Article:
When deriving Stokes law one uses the Navier Stokes equation with the assumptions:

  1. low Reynolds number

  2. stationary flow

  3. in compressible flow

leading to this version of the N.S : $$\nabla p = \eta \Delta v $$

In my book then the force on a sphere is calculated using the stress tensor for isotropic incompressible fluids:

$$\sigma_{ij}= -\delta_{ij} p + \eta ({\partial v_i \over \partial x_j}+{\partial v_j \over \partial x_i})$$

the force than can be calculated by:

$$F=\int_{\partial V} \sigma_{ij} \vec n dS=\int_V {\partial \sigma_{ij} \over \partial x_j} dV$$

This is the cause of my strong confusion using the expression ${\partial \sigma_{ij} \over \partial x_j}$ and comparing it with the N.S we see the following: $${\partial \sigma_{ij} \over \partial x_j}=-\delta_{ij} \partial_j p + \eta \Delta v_i=0$$

were i used $ {\partial \over \partial x_ j} ({\partial v_i \over \partial x_j}+{\partial v_j \over \partial x_i})= ({\partial^2 v_i \over \partial x_ j \partial x_j}+\underbrace{{\partial^2 v_j \over \partial x_i \partial x_ j}}_{=0 })=\Delta v_i$ due to incompressibility.

What in hell am i doing wrong? It appears the second term in the solution for $v=\nabla \Phi + v_2$ i.e. $v_2={a\over r}$ is the key but should it not vanish aswell? In the equation for $F$?

Update: The equation $${\partial \sigma_{ij} \over \partial x_j}=0$$ is definetly an equivalent for the Navier srokes equation used above. (Source: Guyon, Hulin, Petit, Mitescu; Physical Hydrodynamics) So how can you even use this to calculate the Stokes friction?

  • $\begingroup$ the force density on a surface is given by $\sigma \cdot \vec{n}$ where $n$ is the surface normal. Use this + divergence theorem $\endgroup$ – Bort Feb 12 '16 at 12:49
  • $\begingroup$ it does. $F=\int \sigma \cdot \vec{n} \mathrm{d}A$ is the definition of the stress tensor (go back to cauchy momentum equation if you do not believe this). (this will be my last comment on this, as I really struggle to remain polite) $\endgroup$ – Bort Feb 12 '16 at 13:18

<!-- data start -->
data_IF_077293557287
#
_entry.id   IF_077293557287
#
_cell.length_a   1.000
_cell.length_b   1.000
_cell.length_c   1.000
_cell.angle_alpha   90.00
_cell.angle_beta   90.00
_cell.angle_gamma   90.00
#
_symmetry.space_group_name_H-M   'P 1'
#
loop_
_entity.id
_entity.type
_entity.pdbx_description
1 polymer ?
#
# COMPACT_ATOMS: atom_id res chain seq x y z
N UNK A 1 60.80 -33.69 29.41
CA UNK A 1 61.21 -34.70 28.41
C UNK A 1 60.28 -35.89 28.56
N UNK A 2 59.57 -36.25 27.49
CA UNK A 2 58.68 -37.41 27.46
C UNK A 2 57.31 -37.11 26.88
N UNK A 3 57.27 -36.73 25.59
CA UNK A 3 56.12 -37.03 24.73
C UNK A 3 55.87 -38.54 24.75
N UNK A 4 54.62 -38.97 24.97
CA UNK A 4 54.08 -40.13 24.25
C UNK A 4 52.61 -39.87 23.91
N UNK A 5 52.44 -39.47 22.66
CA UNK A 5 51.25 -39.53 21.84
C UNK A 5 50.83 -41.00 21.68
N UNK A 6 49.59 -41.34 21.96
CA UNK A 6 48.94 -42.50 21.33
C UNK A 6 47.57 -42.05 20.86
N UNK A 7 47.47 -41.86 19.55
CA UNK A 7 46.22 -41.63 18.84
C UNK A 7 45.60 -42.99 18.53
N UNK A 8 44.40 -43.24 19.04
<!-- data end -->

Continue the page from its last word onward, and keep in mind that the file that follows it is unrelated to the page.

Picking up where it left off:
• $\begingroup$ Maybe you can correct the spelling of "friction" in the title. $\endgroup$ – Thomas Feb 12 '16 at 16:51
  • $\begingroup$ For another treatment of this in depth check out Transport Phenomena by Bird, Stewart and Lightfoot $\endgroup$ – nluigi Feb 12 '16 at 23:09
  • $\begingroup$ thanks for the tipp I'll keep it in mind to check it out ^^ $\endgroup$ – pindakaas Feb 13 '16 at 22:39

The problem is that you are not allowed to use Gauss law in this way. The force is given by $$ F_i= \int_{S} n_j\sigma_{ij} dS $$ where $S$ is the surface of the sphere. In order to use Gauss law you have to interpret $S$ as the boundary of some volume. You cannot use the interior of the sphere, because the velocity field is not defined there. But you cannot use the exterior either, because then you have to include a surface at infinity. Indeed, this surface cannot be neglected because the pressure asymmetry falls as $1/r^2$. Physically, this is clear: The force on the sphere arises from somebody pushing the fluid at infinity.

In practice this demonstrates that you can either compute $F$ from the original surface integral (this is what is usually done in text books), or you can compute it from a surface integral at infinity.

| cite | improve this answer | |

Your Answer

By clicking “Post Your Answer”, you agree to our terms of service, privacy policy and cookie policy

Not the answer you're looking for? Browse other questions tagged or ask your own question.